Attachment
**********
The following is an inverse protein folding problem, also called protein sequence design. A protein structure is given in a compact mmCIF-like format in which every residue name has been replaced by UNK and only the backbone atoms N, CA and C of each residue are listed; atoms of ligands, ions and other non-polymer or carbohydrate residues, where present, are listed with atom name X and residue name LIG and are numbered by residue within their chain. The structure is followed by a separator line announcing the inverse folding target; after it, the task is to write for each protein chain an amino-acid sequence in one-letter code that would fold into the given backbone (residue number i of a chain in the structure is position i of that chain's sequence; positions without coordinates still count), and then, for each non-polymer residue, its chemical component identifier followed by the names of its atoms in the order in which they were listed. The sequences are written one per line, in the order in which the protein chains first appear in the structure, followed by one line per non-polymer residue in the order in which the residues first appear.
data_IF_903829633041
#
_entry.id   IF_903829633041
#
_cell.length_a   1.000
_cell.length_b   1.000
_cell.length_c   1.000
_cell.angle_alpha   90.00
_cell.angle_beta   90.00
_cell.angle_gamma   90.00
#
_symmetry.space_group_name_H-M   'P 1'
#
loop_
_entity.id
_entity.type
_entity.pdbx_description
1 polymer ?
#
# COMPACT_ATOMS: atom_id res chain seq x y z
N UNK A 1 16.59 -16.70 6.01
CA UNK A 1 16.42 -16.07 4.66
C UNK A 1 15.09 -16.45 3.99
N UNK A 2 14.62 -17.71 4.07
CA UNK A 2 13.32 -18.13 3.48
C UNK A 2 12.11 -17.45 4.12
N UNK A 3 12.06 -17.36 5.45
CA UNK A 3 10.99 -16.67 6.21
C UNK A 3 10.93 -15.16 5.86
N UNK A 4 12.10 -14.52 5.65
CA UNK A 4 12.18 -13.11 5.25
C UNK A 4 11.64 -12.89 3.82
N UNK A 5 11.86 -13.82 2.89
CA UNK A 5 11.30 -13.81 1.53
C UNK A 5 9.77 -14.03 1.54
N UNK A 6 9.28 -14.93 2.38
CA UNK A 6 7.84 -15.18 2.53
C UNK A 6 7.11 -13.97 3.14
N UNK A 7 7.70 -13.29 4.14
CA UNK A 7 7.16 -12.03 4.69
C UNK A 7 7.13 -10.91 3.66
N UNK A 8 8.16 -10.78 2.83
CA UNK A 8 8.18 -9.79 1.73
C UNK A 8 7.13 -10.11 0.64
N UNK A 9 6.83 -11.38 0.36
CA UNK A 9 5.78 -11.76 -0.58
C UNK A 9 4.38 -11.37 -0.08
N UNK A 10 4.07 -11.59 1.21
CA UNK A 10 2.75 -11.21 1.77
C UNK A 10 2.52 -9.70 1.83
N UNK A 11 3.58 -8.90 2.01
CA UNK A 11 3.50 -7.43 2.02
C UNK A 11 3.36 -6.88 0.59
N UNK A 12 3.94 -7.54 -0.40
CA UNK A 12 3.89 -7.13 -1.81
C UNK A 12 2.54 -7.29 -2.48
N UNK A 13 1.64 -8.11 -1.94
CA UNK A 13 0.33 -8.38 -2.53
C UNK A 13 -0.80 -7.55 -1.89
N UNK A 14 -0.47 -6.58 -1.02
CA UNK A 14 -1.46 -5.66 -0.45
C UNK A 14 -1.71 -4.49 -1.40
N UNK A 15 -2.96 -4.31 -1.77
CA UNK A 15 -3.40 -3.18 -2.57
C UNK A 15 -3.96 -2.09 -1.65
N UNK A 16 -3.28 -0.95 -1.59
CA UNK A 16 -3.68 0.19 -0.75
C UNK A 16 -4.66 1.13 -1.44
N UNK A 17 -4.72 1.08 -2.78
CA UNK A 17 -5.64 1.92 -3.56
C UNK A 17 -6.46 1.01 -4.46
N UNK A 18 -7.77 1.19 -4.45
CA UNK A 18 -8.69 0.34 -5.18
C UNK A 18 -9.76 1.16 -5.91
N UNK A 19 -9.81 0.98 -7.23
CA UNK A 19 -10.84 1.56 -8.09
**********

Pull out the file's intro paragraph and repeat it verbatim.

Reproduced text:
The following is an inverse protein folding problem, also called protein sequence design. A protein structure is given in a compact mmCIF-like format in which every residue name has been replaced by UNK and only the backbone atoms N, CA and C of each residue are listed; atoms of ligands, ions and other non-polymer or carbohydrate residues, where present, are listed with atom name X and residue name LIG and are numbered by residue within their chain. The structure is followed by a separator line announcing the inverse folding target; after it, the task is to write for each protein chain an amino-acid sequence in one-letter code that would fold into the given backbone (residue number i of a chain in the structure is position i of that chain's sequence; positions without coordinates still count), and then, for each non-polymer residue, its chemical component identifier followed by the names of its atoms in the order in which they were listed. The sequences are written one per line, in the order in which the protein chains first appear in the structure, followed by one line per non-polymer residue in the order in which the residues first appear.